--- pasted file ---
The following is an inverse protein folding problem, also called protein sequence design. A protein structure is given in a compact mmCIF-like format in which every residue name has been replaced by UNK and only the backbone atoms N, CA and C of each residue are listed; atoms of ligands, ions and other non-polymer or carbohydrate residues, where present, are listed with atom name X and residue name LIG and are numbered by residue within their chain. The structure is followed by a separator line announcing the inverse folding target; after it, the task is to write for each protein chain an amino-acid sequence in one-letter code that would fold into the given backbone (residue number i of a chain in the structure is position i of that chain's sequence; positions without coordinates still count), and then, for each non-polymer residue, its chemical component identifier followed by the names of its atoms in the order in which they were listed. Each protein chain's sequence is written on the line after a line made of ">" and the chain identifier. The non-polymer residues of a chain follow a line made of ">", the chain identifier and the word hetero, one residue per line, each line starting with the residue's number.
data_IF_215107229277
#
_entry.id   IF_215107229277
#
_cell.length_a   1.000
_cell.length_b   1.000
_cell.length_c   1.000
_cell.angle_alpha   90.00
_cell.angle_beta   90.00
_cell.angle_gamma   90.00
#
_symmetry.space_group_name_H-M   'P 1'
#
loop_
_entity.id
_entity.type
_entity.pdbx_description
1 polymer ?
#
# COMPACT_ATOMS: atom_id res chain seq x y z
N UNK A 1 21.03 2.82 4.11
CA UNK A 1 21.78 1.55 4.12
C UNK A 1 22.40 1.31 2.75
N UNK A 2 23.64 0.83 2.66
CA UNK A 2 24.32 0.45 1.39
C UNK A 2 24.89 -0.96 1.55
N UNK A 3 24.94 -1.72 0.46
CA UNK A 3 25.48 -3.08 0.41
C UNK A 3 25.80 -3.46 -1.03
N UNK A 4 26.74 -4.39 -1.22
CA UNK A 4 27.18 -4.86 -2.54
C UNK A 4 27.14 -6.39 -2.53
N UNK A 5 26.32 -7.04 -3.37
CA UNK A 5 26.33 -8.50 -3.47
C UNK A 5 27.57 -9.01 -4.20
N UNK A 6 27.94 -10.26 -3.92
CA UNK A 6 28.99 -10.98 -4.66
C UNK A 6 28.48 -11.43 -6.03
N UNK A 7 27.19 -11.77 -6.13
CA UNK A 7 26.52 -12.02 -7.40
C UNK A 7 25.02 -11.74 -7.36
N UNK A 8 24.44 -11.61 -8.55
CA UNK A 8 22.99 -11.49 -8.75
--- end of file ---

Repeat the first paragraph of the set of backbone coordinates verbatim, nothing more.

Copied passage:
The following is an inverse protein folding problem, also called protein sequence design. A protein structure is given in a compact mmCIF-like format in which every residue name has been replaced by UNK and only the backbone atoms N, CA and C of each residue are listed; atoms of ligands, ions and other non-polymer or carbohydrate residues, where present, are listed with atom name X and residue name LIG and are numbered by residue within their chain. The structure is followed by a separator line announcing the inverse folding target; after it, the task is to write for each protein chain an amino-acid sequence in one-letter code that would fold into the given backbone (residue number i of a chain in the structure is position i of that chain's sequence; positions without coordinates still count), and then, for each non-polymer residue, its chemical component identifier followed by the names of its atoms in the order in which they were listed. Each protein chain's sequence is written on the line after a line made of ">" and the chain identifier. The non-polymer residues of a chain follow a line made of ">", the chain identifier and the word hetero, one residue per line, each line starting with the residue's number.